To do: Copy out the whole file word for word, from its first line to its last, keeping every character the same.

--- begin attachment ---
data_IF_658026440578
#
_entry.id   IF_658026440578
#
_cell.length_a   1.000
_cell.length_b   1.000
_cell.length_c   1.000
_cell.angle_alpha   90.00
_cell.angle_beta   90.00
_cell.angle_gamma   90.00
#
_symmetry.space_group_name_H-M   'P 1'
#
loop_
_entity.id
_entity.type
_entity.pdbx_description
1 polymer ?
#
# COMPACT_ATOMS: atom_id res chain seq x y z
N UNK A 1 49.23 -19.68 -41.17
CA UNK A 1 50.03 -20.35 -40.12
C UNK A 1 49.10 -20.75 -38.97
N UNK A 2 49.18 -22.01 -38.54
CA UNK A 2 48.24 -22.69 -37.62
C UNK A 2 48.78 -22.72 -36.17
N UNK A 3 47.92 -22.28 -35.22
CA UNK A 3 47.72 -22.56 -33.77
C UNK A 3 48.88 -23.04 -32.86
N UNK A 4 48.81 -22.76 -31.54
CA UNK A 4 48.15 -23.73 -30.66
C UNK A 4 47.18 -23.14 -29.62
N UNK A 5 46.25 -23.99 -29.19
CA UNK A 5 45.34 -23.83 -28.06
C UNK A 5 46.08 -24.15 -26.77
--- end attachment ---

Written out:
data_IF_658026440578
#
_entry.id   IF_658026440578
#
_cell.length_a   1.000
_cell.length_b   1.000
_cell.length_c   1.000
_cell.angle_alpha   90.00
_cell.angle_beta   90.00
_cell.angle_gamma   90.00
#
_symmetry.space_group_name_H-M   'P 1'
#
loop_
_entity.id
_entity.type
_entity.pdbx_description
1 polymer ?
#
# COMPACT_ATOMS: atom_id res chain seq x y z
N UNK A 1 49.23 -19.68 -41.17
CA UNK A 1 50.03 -20.35 -40.12
C UNK A 1 49.10 -20.75 -38.97
N UNK A 2 49.18 -22.01 -38.54
CA UNK A 2 48.24 -22.69 -37.62
C UNK A 2 48.78 -22.72 -36.17
N UNK A 3 47.92 -22.28 -35.22
CA UNK A 3 47.72 -22.56 -33.77
C UNK A 3 48.88 -23.04 -32.86
N UNK A 4 48.81 -22.76 -31.54
CA UNK A 4 48.15 -23.73 -30.66
C UNK A 4 47.18 -23.14 -29.62
N UNK A 5 46.25 -23.99 -29.19
CA UNK A 5 45.34 -23.83 -28.06
C UNK A 5 46.08 -24.15 -26.77